Philadelphia Prepares Transportation for National Veterans Wheelchair Games Athletes

2013 NVWG Track AthleteThe literal meaning of Philadelphia’s name in Greek is the “City of Brotherly Love,” and transportation officials are working to ensure the city lives up to that title for the more than 500 veteran wheelchair athletes traveling to Philadelphia for the 34th annual National Veterans Wheelchair Games (NVWG), which run August 11-17, 2014.

“All of our partners are really going out of their way more than I’ve ever seen to do everything possible to assist the athletes at the request of the [VA], knowing that these athletes deserve anything and everything,” said John Glass, operations manager at Philadelphia International Airport.

Ten months ago, the airport began gathering hundreds of volunteers, team coordinators, medical personnel as well as officials from the Department of Veterans Affairs to help plan for the arrival of wheelchair athletes. The airport also has partnered with companies like UPS to handle the transport of chairs and Invacare to help with the assembly and repair of chairs.

The airport also enlisted the help of U.S. Customs and Border Protection to ensure seamless travel for athletes and visitors traveling to the Games from the United Kingdom, and coordinated more than 40 local National Guard service members to serve on lift teams to assist athletes on and off the airplanes, Glass said.

Paralyzed Veterans of America in June conducted a two-day training with Transportation Security Administration personnel on how they can best assist wheelchair athletes as well as handle their service animals and equipment for their outbound trip from Philadelphia, said Lee Page, associate advocacy director at Paralyzed Veterans of America.

“The TSA managers we spoke to already undergo good training and handle wheelchairs on a daily basis,” Page said. “But it was a good refresher for them, and it also helped us educate them about what the Games are all about.”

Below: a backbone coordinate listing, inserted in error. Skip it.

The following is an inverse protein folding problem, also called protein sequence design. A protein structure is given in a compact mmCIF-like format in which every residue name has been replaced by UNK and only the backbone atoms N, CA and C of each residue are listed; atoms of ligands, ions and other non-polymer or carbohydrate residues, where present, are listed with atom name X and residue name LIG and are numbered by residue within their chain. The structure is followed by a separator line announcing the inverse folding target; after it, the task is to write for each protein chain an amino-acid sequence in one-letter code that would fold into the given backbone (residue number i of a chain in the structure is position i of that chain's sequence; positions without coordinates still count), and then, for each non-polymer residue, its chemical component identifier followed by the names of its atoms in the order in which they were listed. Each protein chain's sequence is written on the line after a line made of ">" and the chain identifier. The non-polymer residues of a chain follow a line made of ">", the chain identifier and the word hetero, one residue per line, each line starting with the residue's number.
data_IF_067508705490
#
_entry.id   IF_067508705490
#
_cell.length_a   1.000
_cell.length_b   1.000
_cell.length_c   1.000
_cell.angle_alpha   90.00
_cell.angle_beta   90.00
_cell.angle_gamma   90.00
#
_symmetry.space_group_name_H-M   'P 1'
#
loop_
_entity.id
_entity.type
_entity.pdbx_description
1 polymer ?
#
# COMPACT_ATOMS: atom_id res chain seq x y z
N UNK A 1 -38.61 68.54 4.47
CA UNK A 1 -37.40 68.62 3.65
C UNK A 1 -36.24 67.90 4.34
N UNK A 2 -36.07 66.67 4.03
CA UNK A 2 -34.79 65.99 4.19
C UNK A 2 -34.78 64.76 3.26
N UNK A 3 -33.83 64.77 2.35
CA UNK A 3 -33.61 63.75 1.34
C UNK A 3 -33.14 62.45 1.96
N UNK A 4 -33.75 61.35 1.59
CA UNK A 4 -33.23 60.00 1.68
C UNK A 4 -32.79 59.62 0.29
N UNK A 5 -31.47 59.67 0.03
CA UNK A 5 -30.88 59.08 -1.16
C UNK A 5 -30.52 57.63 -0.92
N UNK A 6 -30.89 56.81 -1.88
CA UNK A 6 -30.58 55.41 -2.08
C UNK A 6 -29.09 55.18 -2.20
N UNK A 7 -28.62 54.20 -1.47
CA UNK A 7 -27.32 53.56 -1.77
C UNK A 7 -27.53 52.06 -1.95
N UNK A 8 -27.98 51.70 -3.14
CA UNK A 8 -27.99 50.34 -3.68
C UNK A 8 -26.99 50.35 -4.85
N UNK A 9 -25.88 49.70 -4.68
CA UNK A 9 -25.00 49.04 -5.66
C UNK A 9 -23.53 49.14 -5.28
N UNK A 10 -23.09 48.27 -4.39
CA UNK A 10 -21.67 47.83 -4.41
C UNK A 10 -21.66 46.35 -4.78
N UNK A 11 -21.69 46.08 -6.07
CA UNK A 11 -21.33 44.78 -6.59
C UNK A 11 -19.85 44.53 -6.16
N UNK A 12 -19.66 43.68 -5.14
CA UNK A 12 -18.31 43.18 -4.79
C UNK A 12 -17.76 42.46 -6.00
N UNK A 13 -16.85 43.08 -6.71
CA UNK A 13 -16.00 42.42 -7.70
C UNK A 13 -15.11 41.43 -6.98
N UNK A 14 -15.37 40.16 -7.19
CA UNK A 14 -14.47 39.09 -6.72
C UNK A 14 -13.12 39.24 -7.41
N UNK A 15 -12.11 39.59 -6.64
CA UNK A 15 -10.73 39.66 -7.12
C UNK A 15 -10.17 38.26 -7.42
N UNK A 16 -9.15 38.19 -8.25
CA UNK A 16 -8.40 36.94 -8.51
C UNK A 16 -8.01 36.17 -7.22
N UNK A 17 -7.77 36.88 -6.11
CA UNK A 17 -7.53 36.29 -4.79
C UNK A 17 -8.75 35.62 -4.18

The airport will keep its usual procedures in place for handling services animals with each airline having its own procedures for accommodating them, Glass said. The airport has seven animal relief areas called Pet Ports situated across the various terminals, and customer service agents have been trained to guide travelers to those locations, he added.

“Our goal is to have all of the athletes want nothing but to say positive things about the airport and tell folks they know that Philadelphia is ready to handle them, whether it be for the Wheelchair Games or any day of the week,” Glass said.

Meanwhile, the Southeastern Pennsylvania Transit Authority (SEPTA) in 2013 began preparing the city’s bus system to handle the influx of wheelchair athletes in the city for the Games. In coordination with city officials and the Philadelphia VA office, SEPTA retrofitted 22 of its 40-foot buses, removing all of the lower seats and replacing them with tie-down equipment to accommodate athletes’ wheelchairs.

SEPTA buses will be used to transport athletes and guests to and from event locations, the Philadelphia airport and other locations across the city. 

The National Veterans Wheelchair Games are co-presented by the Department of Veterans Affairs and Paralyzed Veterans of America.

Learn more about the National Veterans Wheelchair Games

Brittany Ballenstedt is a freelance journalist whose work has appeared in several publications, including Government Executive, National Journal, Technology Daily and NextGov.com.  
 

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